Many different types of free agents end up receiving relatively expensive, one-year deals. Some are looking for the right opportunity to earn a nice single-season paycheck while (hopefully) building up to a multi-year deal in the ensuing winter. Others settle for a solo campaign after trying and failing to find more. Some are younger players who have enough upside to draw a significant offer despite a rough platform campaign. Others are steady veterans that are being paid more for their floor than their ceiling. All such players necessarily receive only a limited commitment from their new teams; those that end up with non-contenders must be prepared for a mid-season scramble for new lodging in the event of a swap.
With about a quarter of the season in the books, we’re looking at how things are shaping up for the highest-paid rental free agents. We already performed this exercise for position players. Now, we’ll take a look at the ten most expensive one-year starters (and, later, relievers):
Matt Harvey, Angels, $11MM: The priciest arm on this list, Harvey hasn’t come through as the Halos hoped. He’s averaging just five frames per outing in nine starts and has limped to a 6.35 ERA. Though his velocity is fine, Harvey isn’t getting many swings and misses (9.7% swinging-strike rate) and has given up a lot of loud contact (40.6% hard contact vs. only a 9.8% soft contact rate). He’s likely performing better than his results, but Harvey is showing no signs of returning to anything approaching his former performance levels at thirty years of age.
Trevor Cahill, Angels, $9MM: I’ll be honest, I thought this deal would turn out well for the team. Cahill has been good when healthy and seemed to be an interesting risk. Unfortunately, he has managed only 44 innings of 6.95 ERA pitching over nine starts. Like several other struggling hurlers on this, he has been ravaged by the long ball, allowing nearly one every three innings.
CC Sabathia, Yankees, $8MM: An offseason heart procedure seemed ominous, but the outcomes have been sparkling since since Sabatahia returned to the hill. He’s now through 36 1/3 innings of sub-3.00 ERA pitching to open the year. Unfortunately, it may only be a matter of time before opposing hitters expose his act. Sabathia carries only 6.7 K/9 go with 3.7 BB/9 and has been torched for 2.23 home runs per regulation game. His FIP number is over twice his ERA.
Derek Holland, Giants, $7MM: Another hurler that settled for a single season despite having a case for multiple years, Holland ended up being knocked to the bullpen after seven starts. That move sparked a clubhouse flare-up reflective of the club’s rough opening stretch to the season. Holland has improved his strikeout rate but otherwise added walks and dingers, leading to an unsightly 7.17 ERA in 37 2/3 innings. While the Giants never expected world-beating results from Holland, the overall run of events is about the opposite of what they hoped for.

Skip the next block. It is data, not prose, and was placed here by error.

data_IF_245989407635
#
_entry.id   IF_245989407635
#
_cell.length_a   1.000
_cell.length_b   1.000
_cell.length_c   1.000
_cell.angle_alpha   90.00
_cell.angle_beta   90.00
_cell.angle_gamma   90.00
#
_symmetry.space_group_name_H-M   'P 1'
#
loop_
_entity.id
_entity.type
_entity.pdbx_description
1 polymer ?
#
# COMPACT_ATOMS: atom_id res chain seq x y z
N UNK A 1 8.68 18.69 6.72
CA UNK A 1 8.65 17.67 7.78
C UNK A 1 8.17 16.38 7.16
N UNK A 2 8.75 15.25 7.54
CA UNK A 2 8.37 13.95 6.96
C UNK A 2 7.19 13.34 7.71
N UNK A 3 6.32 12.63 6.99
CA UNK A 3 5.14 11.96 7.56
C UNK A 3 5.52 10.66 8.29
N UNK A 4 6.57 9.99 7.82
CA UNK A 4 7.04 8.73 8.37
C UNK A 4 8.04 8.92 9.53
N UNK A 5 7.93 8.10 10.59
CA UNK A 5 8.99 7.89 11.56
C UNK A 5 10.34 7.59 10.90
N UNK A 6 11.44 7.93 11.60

Tyson Ross, Tigers, $5.75MM: Elbow nerve issues have put Ross on the shelf. Perhaps they also help explain the rough start he had authored. Through 35 1/3 innings in seven starts, the veteran hurler carries a 6.11 ERA with 6.4 K/9 and 4.6 BB/9. While he has moved back toward his former strengths with a sturdy 51.3% groundball rate, he’s also permitting home runs at a 22.6% HR/FB clip.
Wade Miley, Astros, $4.5MM: Many were surprised to see the Houston organization settle for Miley, but it made sense to go with a short-term hurler of this sort with so much upper-level talent in the system. Plus, Miley had an odd but legitimately interesting 2018 showing. He hasn’t maintained quite the home run-suppression rates he did last year, but is still getting a good number of grounders and turning in quality results despite underwhelming K/BB numbers (15.9% K rate vs. 5.6% BB rate).
Marco Estrada, Athletics, $4MM: The Oakland org was well aware of Estrada’s back issues when it signed him. Unfortunately, the risk hasn’t paid off, as he has made only five starts and struggled through 23 2/3 innings. Worryingly, ERA estimators (including FIP, xFIP, and SIERA) take even dimmer views of Estrada’s showing to date than his 6.85 ERA suggests. He managed only an 11:8 K/BB ratio and 7.6% swinging-strike rate (his lowest since his brief 2008 debut) before hitting the IL.
Martin Perez, Twins, $3.5MM: This signing looks like the best one on the list to this point. It seems the Minnesota org had good reason to believe it could unlock something from Perez, who is throwing harder (at or above 95 mph with both fastballs) and exhibiting much more swing and miss (11.4% swinging-strike rate) than ever before. He has used a newfound cutter to devastating effect. Best of all for the Twins, the deal includes a club option for 2020.
Matt Shoemaker, Blue Jays, $3.5MM: It seemed that Shoemaker was authoring a nice bounceback tale in Toronto. Through five starts, he worked to a 1.57 ERA with 7.5 K/9, 2.8 BB/9, and a 51.4% groundball rate. There was some regression in store, to be sure, but generally it seemed as if he had finally turned the corner after some injury-riddled campaigns in Los Angeles. While arm health wasn’t an issue, a freak knee injury left the 32-year-old with a torn ACL and back on the IL for the remainder of the year.
Clay Buchholz, Blue Jays, $3MM: This one isn’t working out for the Jays either. After opening the year on the injured list, Buchholz made it through only five starts before he was diagnosed with a grade 2 shoulder strain. And he hasn’t been good when on the hill, either, with a 6.57 ERA in 24 2/3 frames.